Sri Lanka

Sri Lanka pledges $4 billion to rebuild war zone

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By Ranga Sirilal and C. Bryson Hull

COLOMBO, Jan 12 (Reuters) - Sri Lanka has earmarked $4 billion to rebuild the island nation's war-shattered north, part of a plan to eliminate lingering support for the defeated Tamil Tiger separatists, President Mahinda Rajapaksa said on Tuesday.

Sri Lanka's Tamils are considered an important swing vote in the Jan. 26 presidential election, at which Rajapaksa is seeking a second term and is facing a stiffer-than-expected challenge from former army commander General Sarath Fonseka.

For the first time in nearly three decades, Tamils will be able to vote without the Liberation Tigers of Tamil Eelam (LTTE) dictating their choice. Sri Lanka's military defeated the separatists in May, ending 25 years of civil war.

The $4 billion is a mix of government and donor funds, and will be spent in 2010 to rebuild railroads, power generation and irrigation infrastructure, Rajapaksa told reporters at a meeting at his official residence.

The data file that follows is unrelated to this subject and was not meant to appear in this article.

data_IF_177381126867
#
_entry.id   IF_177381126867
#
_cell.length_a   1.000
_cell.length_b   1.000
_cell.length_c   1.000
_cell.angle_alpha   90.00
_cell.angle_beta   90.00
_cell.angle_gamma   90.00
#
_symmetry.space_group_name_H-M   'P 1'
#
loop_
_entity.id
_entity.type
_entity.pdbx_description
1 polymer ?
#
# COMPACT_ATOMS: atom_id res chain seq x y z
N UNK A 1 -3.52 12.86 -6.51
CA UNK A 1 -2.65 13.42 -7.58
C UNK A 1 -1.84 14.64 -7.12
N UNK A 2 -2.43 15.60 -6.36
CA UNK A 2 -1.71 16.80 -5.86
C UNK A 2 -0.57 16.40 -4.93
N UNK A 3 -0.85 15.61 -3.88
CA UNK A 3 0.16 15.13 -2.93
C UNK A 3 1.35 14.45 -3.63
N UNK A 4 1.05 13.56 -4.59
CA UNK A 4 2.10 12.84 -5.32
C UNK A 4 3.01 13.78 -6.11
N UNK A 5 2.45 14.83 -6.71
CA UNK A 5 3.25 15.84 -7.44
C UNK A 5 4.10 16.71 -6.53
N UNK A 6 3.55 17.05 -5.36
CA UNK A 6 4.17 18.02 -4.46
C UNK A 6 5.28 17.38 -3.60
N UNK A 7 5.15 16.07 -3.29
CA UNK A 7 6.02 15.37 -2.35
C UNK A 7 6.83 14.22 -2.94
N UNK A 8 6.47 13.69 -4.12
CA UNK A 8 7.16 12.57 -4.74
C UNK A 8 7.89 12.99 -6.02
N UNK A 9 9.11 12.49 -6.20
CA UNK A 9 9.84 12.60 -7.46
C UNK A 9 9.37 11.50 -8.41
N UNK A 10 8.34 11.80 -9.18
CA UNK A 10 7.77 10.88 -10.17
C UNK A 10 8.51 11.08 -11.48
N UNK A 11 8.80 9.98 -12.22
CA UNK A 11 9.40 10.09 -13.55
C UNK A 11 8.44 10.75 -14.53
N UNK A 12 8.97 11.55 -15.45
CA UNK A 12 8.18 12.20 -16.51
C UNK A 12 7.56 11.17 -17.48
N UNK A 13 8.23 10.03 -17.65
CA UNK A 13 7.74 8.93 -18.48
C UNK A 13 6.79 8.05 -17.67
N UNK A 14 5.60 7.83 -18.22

"We have already signed $3 billion within the next three years for eastern development," he said, referring to the areas the government took back from the Tigers in 2007.

The president has promised a revival of the Tamil heartland in Sri Lanka's north and east, which have been destroyed by the war as the LTTE fought to establish its own nation for Tamils.

But so far he has struggled to win strong Tamil political support, with hundreds of thousands who fled the end of the war still awaiting full resettlement from refugee camps roundly criticised as inadequate and too restrictive.

Last week, the former political proxy of the LTTE, the Tamil National Alliance, gave its unanimous support to Fonseka on the grounds it was the best way to thwart Rajapaksa's re-election.

Asked if there was any chance that LTTE supporters could regroup, Rajapaksa said the group was defeated militarily, but acknowledged that Tamil concerns about marginalisation had to be met to eliminate any chance of renewed violence. "There are sympathisers, but that all depends on how the government takes care of the issue," Rajapaksa said.

Rajapaksa has pledged to consider the question of devolution of power to Tamil areas, but his proposals have been vague and aides say they do not expect him to give any concrete plans until after the polls.

He has pledged to hold provincial elections in the north soon after the general election. (Editing by Nick Macfie)

Reuters - Thomson Reuters Foundation
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